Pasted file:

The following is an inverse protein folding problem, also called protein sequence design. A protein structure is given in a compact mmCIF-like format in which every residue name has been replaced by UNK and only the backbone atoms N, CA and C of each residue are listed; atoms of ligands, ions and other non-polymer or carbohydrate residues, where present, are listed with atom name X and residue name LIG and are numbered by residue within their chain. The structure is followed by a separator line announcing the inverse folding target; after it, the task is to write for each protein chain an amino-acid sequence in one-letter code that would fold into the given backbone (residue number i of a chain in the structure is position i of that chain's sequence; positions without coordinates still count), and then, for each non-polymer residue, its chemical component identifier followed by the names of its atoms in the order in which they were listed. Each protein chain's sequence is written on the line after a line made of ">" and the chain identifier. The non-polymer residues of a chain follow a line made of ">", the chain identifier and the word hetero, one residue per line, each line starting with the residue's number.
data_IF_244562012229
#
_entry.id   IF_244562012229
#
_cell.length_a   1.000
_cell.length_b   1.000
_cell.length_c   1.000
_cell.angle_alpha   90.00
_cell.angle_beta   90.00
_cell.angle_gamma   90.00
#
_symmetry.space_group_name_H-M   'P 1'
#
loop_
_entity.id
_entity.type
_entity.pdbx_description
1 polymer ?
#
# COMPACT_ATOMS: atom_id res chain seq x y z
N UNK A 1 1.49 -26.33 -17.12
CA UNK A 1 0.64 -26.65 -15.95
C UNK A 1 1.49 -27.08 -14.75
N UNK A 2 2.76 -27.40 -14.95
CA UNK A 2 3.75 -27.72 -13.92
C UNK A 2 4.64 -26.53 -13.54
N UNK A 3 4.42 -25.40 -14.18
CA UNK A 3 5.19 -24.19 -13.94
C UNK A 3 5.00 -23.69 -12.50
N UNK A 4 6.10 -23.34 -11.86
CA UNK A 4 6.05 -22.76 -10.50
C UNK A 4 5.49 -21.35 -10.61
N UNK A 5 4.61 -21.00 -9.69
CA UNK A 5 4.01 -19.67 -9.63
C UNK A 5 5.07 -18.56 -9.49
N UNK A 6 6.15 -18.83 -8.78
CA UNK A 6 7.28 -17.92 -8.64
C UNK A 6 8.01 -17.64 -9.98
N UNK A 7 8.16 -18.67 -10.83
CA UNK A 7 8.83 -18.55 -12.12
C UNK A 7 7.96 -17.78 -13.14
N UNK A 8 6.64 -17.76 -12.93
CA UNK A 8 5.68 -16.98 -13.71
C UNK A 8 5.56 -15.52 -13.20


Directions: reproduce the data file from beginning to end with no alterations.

The following is an inverse protein folding problem, also called protein sequence design. A protein structure is given in a compact mmCIF-like format in which every residue name has been replaced by UNK and only the backbone atoms N, CA and C of each residue are listed; atoms of ligands, ions and other non-polymer or carbohydrate residues, where present, are listed with atom name X and residue name LIG and are numbered by residue within their chain. The structure is followed by a separator line announcing the inverse folding target; after it, the task is to write for each protein chain an amino-acid sequence in one-letter code that would fold into the given backbone (residue number i of a chain in the structure is position i of that chain's sequence; positions without coordinates still count), and then, for each non-polymer residue, its chemical component identifier followed by the names of its atoms in the order in which they were listed. Each protein chain's sequence is written on the line after a line made of ">" and the chain identifier. The non-polymer residues of a chain follow a line made of ">", the chain identifier and the word hetero, one residue per line, each line starting with the residue's number.
data_IF_244562012229
#
_entry.id   IF_244562012229
#
_cell.length_a   1.000
_cell.length_b   1.000
_cell.length_c   1.000
_cell.angle_alpha   90.00
_cell.angle_beta   90.00
_cell.angle_gamma   90.00
#
_symmetry.space_group_name_H-M   'P 1'
#
loop_
_entity.id
_entity.type
_entity.pdbx_description
1 polymer ?
#
# COMPACT_ATOMS: atom_id res chain seq x y z
N UNK A 1 1.49 -26.33 -17.12
CA UNK A 1 0.64 -26.65 -15.95
C UNK A 1 1.49 -27.08 -14.75
N UNK A 2 2.76 -27.40 -14.95
CA UNK A 2 3.75 -27.72 -13.92
C UNK A 2 4.64 -26.53 -13.54
N UNK A 3 4.42 -25.40 -14.18
CA UNK A 3 5.19 -24.19 -13.94
C UNK A 3 5.00 -23.69 -12.50
N UNK A 4 6.10 -23.34 -11.86
CA UNK A 4 6.05 -22.76 -10.50
C UNK A 4 5.49 -21.35 -10.61
N UNK A 5 4.61 -21.00 -9.69
CA UNK A 5 4.01 -19.67 -9.63
C UNK A 5 5.07 -18.56 -9.49
N UNK A 6 6.15 -18.83 -8.78
CA UNK A 6 7.28 -17.92 -8.64
C UNK A 6 8.01 -17.64 -9.98
N UNK A 7 8.16 -18.67 -10.83
CA UNK A 7 8.83 -18.55 -12.12
C UNK A 7 7.96 -17.78 -13.14
N UNK A 8 6.64 -17.76 -12.93
CA UNK A 8 5.68 -16.98 -13.71
C UNK A 8 5.56 -15.52 -13.20